Home-made mint kvasImage via Wikipedia
Kvas (квас) is an ancient and beloved beverage from Slavic Europe. While it is basically a low-alcohol beer, it is enjoyed as a soft drink, even by small children. Factory-made versions have been available for some time and many are quite good. But homemade will always be best. 
  • whole wheat sourdough bread, cubed -- 1 pound
  • Water -- 3 quarts
  • a red apple
  • Raisins -- 2 tablespoons


  1. Bring the 3 quarts of water to a boil in a large pot. Remove from heat and immediately stir in the bread. Cover with a clean towel and let rest in a dark, cool place for 8 to 10 hours.
  2. Pour the liquid through a fine-meshed sieve or strainer, gently pressing one the bread to get the liquid out. Don't press too hard, or your kvas will turn cloudy.
  3. Pour into a 1-gallon pitcher or container. Add the raisins and pieces of apple and cover tightly with plastic wrap and a rubber band. Set in a dark, cool place for 4 or 5 days , it should bubble a bit.
  4. Carefully pour off the clear liquid into a clean container or individual bottles. Chill well before serving.


  • Add 2 tablespoons of fresh mint leaves with the raisins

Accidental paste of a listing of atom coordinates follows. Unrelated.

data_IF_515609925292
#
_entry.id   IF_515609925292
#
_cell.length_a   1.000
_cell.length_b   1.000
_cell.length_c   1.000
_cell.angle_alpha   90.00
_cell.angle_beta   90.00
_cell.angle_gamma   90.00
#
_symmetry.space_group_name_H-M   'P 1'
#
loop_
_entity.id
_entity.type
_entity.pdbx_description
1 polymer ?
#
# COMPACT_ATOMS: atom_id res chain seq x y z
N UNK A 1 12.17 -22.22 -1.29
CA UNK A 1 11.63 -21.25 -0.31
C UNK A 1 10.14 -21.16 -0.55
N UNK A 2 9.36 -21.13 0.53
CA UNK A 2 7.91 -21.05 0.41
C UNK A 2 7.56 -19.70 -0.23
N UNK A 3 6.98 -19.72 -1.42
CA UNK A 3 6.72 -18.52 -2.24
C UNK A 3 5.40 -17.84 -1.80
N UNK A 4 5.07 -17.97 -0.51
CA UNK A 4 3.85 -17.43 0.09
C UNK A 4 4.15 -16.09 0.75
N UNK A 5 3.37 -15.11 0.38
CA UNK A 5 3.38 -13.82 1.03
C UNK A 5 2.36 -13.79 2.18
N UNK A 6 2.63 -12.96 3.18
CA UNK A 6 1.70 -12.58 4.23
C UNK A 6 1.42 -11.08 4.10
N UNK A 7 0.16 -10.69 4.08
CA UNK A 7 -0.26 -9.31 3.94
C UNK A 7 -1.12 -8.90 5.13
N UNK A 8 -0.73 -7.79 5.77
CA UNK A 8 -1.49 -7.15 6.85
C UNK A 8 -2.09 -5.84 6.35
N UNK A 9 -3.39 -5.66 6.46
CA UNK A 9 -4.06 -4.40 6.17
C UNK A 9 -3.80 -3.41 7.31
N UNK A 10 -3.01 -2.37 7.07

• Some recipes substitute berry juice for 2 to 3 cups of the water, giving it a refreshing, fruity flavor.
  • Kvas is often served unfiltered, with the yeast sediment. This gives it a richer flavor and boosts its vitamin content.
  • The final fermentation can also take place in stoppered bottles if you like. In step five, pour the strained liquid into individual beer bottles. Add one or two raisins to each bottle and rest for 4 or 5 days. Move to a refrigerator and store chilled until consumed. CAUTION: the bottles have an alarming habit of popping open from pressure during the fermentation. So it's best if you know what you're doing.

Enhanced by Zemanta

Wednesday, April 20, 2011

Cool(ed) pickles

Since the 4 years I live in Thailand, I have made a lot of fermented cabbage (sauerkraut), but recently my pickle teacher (Bill Hetting from told me that my room temperature (30 degrees Celsius-86 degrees Fahrenheit) is too warm to pickle and it could create some less beneficial bacteries, and indeed after a while my sauerkraut gets a bit too dark and the taste is not that "sauer" anymore.